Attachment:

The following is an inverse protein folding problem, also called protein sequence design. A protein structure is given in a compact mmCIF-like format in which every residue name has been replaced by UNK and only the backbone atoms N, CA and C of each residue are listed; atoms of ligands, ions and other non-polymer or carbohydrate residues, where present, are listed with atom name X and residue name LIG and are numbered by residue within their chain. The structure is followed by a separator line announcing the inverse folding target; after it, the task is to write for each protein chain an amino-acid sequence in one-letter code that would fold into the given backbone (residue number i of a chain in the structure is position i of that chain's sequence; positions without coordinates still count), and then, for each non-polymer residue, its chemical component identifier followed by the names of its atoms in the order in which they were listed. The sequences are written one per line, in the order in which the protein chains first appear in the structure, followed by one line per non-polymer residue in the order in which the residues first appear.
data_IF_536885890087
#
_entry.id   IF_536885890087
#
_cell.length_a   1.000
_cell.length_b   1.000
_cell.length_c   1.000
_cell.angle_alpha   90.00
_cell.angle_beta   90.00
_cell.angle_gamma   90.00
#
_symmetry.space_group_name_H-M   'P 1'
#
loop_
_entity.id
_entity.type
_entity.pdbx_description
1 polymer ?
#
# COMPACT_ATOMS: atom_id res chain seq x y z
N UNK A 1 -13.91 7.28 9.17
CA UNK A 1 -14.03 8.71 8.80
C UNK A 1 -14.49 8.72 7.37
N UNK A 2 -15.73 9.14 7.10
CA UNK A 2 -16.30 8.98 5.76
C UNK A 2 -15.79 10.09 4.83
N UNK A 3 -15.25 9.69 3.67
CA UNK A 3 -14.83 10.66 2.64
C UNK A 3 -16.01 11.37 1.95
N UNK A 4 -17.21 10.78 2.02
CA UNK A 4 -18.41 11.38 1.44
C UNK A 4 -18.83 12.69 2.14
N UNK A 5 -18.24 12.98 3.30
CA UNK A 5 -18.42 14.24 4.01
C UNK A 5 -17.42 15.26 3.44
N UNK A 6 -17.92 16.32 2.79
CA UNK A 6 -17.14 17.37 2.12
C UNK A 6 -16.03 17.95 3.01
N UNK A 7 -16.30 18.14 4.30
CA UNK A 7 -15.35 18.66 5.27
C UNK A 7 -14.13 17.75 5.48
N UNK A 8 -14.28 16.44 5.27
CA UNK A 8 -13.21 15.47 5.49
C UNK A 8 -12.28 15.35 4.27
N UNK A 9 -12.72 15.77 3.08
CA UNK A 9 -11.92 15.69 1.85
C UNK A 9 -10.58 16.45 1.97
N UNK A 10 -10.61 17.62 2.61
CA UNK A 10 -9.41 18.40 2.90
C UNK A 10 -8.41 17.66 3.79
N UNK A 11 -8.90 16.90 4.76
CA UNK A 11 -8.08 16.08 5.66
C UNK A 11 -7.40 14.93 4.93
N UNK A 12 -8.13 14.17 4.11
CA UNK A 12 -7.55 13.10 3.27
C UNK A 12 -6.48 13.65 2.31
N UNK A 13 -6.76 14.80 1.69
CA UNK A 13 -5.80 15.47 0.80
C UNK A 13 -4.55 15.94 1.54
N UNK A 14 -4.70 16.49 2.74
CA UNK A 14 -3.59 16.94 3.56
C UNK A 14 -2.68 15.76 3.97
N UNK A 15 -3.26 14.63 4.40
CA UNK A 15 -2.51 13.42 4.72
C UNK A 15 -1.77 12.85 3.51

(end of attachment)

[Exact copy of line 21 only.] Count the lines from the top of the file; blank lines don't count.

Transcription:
# COMPACT_ATOMS: atom_id res chain seq x y z